The Oberlin Review
<< Front page Sports March 14, 2008

Newly Hired Frisbee Coach Helps Horsecows Fly
Come and Get It Newly Hired Frisbee Coach Helps Horsecows Fly  

Students may have spotted them demonstrating their skill and prowess on a snowy field. These students weren’t watching some highly endangered species, but members of one of Oberlin’s most popular club sports, the Flying Horsecows ultimate Frisbee team.

The men’s team, led by seniors and co-captains Dan Lesser and Henry Schneider, looks to become even more skilled this season after hiring a coach, Darden Pitts.

Pitts, a former member of the United States ultimate Frisbee men’s national team, is 21 years old and has come to Oberlin to coach for two months. Schneider said, “He played on the national team. He also played on a good Boston team, Death or Glory [a semi-pro elite club team].”

Prior to his high school graduation, Pitts competed on the Amherst Regional High School team alongside Lesser. “I played with him in high school for a couple of years and convinced him to move to Oberlin,” said Lesser. He also noted that Pitts has participated in competitive Frisbee since seventh grade.

Although Pitts agreed to spend a two-month stint in Ohio, he is not receiving his salary through the Student Finance Committee. “We are paying him. We are fundraising,” said Lesser.

Schneider added, “Our fundraising comes from merchandise,” with Lesser noting that Horsecows apparel is available at the Oberlin College Bookstore.

The team also throws parties and hosts annual tournaments to raise cash. Schneider said that “each team has to pay 200 dollars” to compete within the tournament.

With a notable athletic legacy, Lesser said that the Oberlin ultimate team “started in 1976. It was a powerhouse in the Great Lakes region in the 1990s. We made it into the national championships. Darden is helping us to get to nationals again.”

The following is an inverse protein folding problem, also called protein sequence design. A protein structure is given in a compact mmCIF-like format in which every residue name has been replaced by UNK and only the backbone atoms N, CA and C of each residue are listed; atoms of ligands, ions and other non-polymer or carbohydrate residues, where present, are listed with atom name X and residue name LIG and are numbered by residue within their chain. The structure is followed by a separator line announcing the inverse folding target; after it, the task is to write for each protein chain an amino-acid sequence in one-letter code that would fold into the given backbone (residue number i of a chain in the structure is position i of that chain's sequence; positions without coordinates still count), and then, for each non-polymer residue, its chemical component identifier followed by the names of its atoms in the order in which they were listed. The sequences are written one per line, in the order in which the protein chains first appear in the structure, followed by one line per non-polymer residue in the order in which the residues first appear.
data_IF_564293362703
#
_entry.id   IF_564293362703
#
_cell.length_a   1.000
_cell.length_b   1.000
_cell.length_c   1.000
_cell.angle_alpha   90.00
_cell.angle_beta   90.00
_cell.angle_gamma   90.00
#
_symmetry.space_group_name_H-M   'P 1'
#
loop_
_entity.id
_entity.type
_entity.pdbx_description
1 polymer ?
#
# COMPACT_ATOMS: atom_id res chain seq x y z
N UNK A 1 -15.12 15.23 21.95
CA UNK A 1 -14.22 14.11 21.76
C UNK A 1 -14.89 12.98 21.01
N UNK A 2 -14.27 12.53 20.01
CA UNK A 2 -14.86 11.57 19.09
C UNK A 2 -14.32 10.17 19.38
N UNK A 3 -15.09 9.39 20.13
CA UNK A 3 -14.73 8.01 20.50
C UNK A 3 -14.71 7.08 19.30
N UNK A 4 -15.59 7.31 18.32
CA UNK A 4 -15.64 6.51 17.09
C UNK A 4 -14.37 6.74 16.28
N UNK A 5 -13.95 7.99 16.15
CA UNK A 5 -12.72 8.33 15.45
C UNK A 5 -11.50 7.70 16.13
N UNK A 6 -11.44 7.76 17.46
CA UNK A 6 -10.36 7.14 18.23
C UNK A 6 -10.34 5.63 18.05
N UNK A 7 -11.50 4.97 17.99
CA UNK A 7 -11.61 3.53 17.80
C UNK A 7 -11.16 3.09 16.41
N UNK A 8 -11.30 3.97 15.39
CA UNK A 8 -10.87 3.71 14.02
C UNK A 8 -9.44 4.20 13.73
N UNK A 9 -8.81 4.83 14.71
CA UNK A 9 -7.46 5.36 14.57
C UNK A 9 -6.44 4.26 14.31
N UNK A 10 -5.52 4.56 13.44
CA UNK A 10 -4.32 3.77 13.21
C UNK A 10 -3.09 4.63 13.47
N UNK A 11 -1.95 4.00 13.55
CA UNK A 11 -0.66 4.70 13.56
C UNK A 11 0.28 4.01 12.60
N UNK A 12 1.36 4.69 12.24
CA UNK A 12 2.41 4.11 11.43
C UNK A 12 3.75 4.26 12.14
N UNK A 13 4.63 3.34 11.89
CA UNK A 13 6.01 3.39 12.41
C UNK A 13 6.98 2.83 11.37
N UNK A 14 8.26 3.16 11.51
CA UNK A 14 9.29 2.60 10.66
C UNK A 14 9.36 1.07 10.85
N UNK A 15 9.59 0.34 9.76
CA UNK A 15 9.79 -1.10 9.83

Pitts has been in Oberlin for just over a week, but Schneider believes that he will prove extremely beneficial to the team as well. He said, “Darden is someone who will be able to manage the team, and step away on an observational level,” noting that without a coach “things can get a bit hectic, very unclean.”

In terms of improving team skill, the Horsecows look to receive an ‘edge’ from Pitts. Schneider speaks highly of the new coach. “He can donate more of his time to individual players and improve their skill, but he can also bring in new ideas and a fresh perspective.”

Schneider believes that Pitts will help the team in terms of organization as well. “Any person who comes to practice with an attendance sheet or drills for the day helps for logistical planning,” he said.

Because Frisbee teams compete with only seven players on the field, and the Horsecows have approximately 15 players on each of their two teams, there is “a lot of subbing,” according to Schneider. 

As for choosing Pitts as a coach, Schneider said, “It’s been a really long and thoughtful process for the team.” Certain concerns were raised, such as the fact that Pitts had never been to Oberlin and didn’t share the Oberlin experience, along with the possibility that Pitts’ presence would change the social dynamic because he is an outsider the same age as the players.

Because the Horsecows are a club team, they hold high regard for their self-sufficient legacy: “Self-dependency is a really important part of our team, so we were really concerned with preserving our identity as a club sport and as the Horsecows,” said Schneider. “But at the same time, [hiring a coach] was a deliberate conscious decision.”

Although the Horsecows are not allowed on North Fields until Director of Oberlin College Recreation Center Betsy Bruce gives the okay, they are already gearing up outside for the college championships; the sectional champions (which, if the Horsecows shine, may lead the team to regionals and nationals) will be played April 5-6, and the team competes in three regular spring tournaments before that time. Schneider noted that “we have a very good defense” entering into these matches. Darden-Pitts could not be reached for comment.


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